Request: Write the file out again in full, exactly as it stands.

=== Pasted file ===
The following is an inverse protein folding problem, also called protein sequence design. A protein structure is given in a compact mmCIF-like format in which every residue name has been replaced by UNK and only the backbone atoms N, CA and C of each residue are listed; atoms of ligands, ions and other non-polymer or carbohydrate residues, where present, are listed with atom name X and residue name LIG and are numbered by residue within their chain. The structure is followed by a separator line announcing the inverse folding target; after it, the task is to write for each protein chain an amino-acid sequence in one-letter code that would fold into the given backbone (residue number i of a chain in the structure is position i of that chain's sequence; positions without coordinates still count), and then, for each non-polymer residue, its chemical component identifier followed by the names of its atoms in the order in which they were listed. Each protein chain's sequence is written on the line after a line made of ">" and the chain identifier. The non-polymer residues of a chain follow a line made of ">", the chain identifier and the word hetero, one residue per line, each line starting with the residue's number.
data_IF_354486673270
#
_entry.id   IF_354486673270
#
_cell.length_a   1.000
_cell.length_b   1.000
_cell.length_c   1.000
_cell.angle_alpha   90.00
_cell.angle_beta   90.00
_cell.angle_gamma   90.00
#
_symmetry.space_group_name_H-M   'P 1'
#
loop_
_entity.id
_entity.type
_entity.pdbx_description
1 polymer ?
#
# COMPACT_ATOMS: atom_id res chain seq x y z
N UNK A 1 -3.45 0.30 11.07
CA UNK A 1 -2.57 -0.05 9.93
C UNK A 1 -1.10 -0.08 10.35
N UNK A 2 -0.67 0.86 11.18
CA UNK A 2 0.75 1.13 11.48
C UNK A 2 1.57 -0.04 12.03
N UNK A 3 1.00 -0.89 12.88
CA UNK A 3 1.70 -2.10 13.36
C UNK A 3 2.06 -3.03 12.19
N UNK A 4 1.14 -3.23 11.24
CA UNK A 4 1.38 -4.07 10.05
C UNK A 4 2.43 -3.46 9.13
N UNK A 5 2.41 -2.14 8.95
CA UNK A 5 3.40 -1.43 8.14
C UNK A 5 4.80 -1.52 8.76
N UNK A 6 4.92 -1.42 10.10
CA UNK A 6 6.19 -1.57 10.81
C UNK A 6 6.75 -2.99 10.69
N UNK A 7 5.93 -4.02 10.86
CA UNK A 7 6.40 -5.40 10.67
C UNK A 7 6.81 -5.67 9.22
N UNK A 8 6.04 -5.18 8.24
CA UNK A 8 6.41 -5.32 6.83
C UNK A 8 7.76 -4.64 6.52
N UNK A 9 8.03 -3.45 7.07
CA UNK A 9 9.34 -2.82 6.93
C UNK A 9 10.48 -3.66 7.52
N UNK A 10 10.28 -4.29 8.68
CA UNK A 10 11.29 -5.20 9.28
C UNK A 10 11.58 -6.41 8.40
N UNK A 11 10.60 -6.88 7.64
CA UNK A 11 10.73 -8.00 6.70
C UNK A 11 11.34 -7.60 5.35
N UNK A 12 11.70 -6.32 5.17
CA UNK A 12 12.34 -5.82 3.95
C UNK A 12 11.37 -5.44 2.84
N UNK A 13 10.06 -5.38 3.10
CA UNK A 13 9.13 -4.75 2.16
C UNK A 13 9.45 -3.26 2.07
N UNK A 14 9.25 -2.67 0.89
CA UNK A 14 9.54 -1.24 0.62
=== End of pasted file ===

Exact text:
The following is an inverse protein folding problem, also called protein sequence design. A protein structure is given in a compact mmCIF-like format in which every residue name has been replaced by UNK and only the backbone atoms N, CA and C of each residue are listed; atoms of ligands, ions and other non-polymer or carbohydrate residues, where present, are listed with atom name X and residue name LIG and are numbered by residue within their chain. The structure is followed by a separator line announcing the inverse folding target; after it, the task is to write for each protein chain an amino-acid sequence in one-letter code that would fold into the given backbone (residue number i of a chain in the structure is position i of that chain's sequence; positions without coordinates still count), and then, for each non-polymer residue, its chemical component identifier followed by the names of its atoms in the order in which they were listed. Each protein chain's sequence is written on the line after a line made of ">" and the chain identifier. The non-polymer residues of a chain follow a line made of ">", the chain identifier and the word hetero, one residue per line, each line starting with the residue's number.
data_IF_354486673270
#
_entry.id   IF_354486673270
#
_cell.length_a   1.000
_cell.length_b   1.000
_cell.length_c   1.000
_cell.angle_alpha   90.00
_cell.angle_beta   90.00
_cell.angle_gamma   90.00
#
_symmetry.space_group_name_H-M   'P 1'
#
loop_
_entity.id
_entity.type
_entity.pdbx_description
1 polymer ?
#
# COMPACT_ATOMS: atom_id res chain seq x y z
N UNK A 1 -3.45 0.30 11.07
CA UNK A 1 -2.57 -0.05 9.93
C UNK A 1 -1.10 -0.08 10.35
N UNK A 2 -0.67 0.86 11.18
CA UNK A 2 0.75 1.13 11.48
C UNK A 2 1.57 -0.04 12.03
N UNK A 3 1.00 -0.89 12.88
CA UNK A 3 1.70 -2.10 13.36
C UNK A 3 2.06 -3.03 12.19
N UNK A 4 1.14 -3.23 11.24
CA UNK A 4 1.38 -4.07 10.05
C UNK A 4 2.43 -3.46 9.13
N UNK A 5 2.41 -2.14 8.95
CA UNK A 5 3.40 -1.43 8.14
C UNK A 5 4.80 -1.52 8.76
N UNK A 6 4.92 -1.42 10.10
CA UNK A 6 6.19 -1.57 10.81
C UNK A 6 6.75 -2.99 10.69
N UNK A 7 5.93 -4.02 10.86
CA UNK A 7 6.40 -5.40 10.67
C UNK A 7 6.81 -5.67 9.22
N UNK A 8 6.04 -5.18 8.24
CA UNK A 8 6.41 -5.32 6.83
C UNK A 8 7.76 -4.64 6.52
N UNK A 9 8.03 -3.45 7.07
CA UNK A 9 9.34 -2.82 6.93
C UNK A 9 10.48 -3.66 7.52
N UNK A 10 10.28 -4.29 8.68
CA UNK A 10 11.29 -5.20 9.28
C UNK A 10 11.58 -6.41 8.40
N UNK A 11 10.60 -6.88 7.64
CA UNK A 11 10.73 -8.00 6.70
C UNK A 11 11.34 -7.60 5.35
N UNK A 12 11.70 -6.32 5.17
CA UNK A 12 12.34 -5.82 3.95
C UNK A 12 11.37 -5.44 2.84
N UNK A 13 10.06 -5.38 3.10
CA UNK A 13 9.13 -4.75 2.16
C UNK A 13 9.45 -3.26 2.07
N UNK A 14 9.25 -2.67 0.89
CA UNK A 14 9.54 -1.24 0.62